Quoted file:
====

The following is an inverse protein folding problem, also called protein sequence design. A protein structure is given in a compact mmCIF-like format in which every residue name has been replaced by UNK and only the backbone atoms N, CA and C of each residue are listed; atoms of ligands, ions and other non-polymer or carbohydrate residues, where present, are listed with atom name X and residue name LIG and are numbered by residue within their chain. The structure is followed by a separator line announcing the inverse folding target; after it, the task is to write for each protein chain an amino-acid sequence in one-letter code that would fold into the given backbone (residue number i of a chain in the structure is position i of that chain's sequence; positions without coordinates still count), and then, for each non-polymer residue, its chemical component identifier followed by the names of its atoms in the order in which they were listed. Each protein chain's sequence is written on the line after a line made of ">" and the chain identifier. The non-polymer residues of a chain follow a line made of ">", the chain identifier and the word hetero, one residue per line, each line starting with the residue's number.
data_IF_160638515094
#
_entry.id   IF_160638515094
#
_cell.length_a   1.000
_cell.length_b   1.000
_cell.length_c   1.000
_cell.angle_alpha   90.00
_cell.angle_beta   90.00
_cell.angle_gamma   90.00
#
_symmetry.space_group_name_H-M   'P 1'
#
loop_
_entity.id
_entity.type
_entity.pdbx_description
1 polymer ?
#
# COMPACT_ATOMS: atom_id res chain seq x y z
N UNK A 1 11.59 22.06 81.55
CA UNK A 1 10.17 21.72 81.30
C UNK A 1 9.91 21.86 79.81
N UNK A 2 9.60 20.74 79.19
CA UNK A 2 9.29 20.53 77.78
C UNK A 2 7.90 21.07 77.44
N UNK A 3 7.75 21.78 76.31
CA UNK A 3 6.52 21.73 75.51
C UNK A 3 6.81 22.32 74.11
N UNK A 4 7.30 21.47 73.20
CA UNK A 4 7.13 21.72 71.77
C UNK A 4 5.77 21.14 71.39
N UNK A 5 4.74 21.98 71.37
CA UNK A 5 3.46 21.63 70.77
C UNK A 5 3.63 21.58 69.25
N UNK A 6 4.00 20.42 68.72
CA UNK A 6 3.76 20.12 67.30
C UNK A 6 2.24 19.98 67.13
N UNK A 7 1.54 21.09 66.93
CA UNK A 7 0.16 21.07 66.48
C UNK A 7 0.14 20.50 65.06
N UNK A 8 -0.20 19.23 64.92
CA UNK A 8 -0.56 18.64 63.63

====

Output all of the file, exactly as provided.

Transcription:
The following is an inverse protein folding problem, also called protein sequence design. A protein structure is given in a compact mmCIF-like format in which every residue name has been replaced by UNK and only the backbone atoms N, CA and C of each residue are listed; atoms of ligands, ions and other non-polymer or carbohydrate residues, where present, are listed with atom name X and residue name LIG and are numbered by residue within their chain. The structure is followed by a separator line announcing the inverse folding target; after it, the task is to write for each protein chain an amino-acid sequence in one-letter code that would fold into the given backbone (residue number i of a chain in the structure is position i of that chain's sequence; positions without coordinates still count), and then, for each non-polymer residue, its chemical component identifier followed by the names of its atoms in the order in which they were listed. Each protein chain's sequence is written on the line after a line made of ">" and the chain identifier. The non-polymer residues of a chain follow a line made of ">", the chain identifier and the word hetero, one residue per line, each line starting with the residue's number.
data_IF_160638515094
#
_entry.id   IF_160638515094
#
_cell.length_a   1.000
_cell.length_b   1.000
_cell.length_c   1.000
_cell.angle_alpha   90.00
_cell.angle_beta   90.00
_cell.angle_gamma   90.00
#
_symmetry.space_group_name_H-M   'P 1'
#
loop_
_entity.id
_entity.type
_entity.pdbx_description
1 polymer ?
#
# COMPACT_ATOMS: atom_id res chain seq x y z
N UNK A 1 11.59 22.06 81.55
CA UNK A 1 10.17 21.72 81.30
C UNK A 1 9.91 21.86 79.81
N UNK A 2 9.60 20.74 79.19
CA UNK A 2 9.29 20.53 77.78
C UNK A 2 7.90 21.07 77.44
N UNK A 3 7.75 21.78 76.31
CA UNK A 3 6.52 21.73 75.51
C UNK A 3 6.81 22.32 74.11
N UNK A 4 7.30 21.47 73.20
CA UNK A 4 7.13 21.72 71.77
C UNK A 4 5.77 21.14 71.39
N UNK A 5 4.74 21.98 71.37
CA UNK A 5 3.46 21.63 70.77
C UNK A 5 3.63 21.58 69.25
N UNK A 6 4.00 20.42 68.72
CA UNK A 6 3.76 20.12 67.30
C UNK A 6 2.24 19.98 67.13
N UNK A 7 1.54 21.09 66.93
CA UNK A 7 0.16 21.07 66.48
C UNK A 7 0.14 20.50 65.06
N UNK A 8 -0.20 19.23 64.92
CA UNK A 8 -0.56 18.64 63.63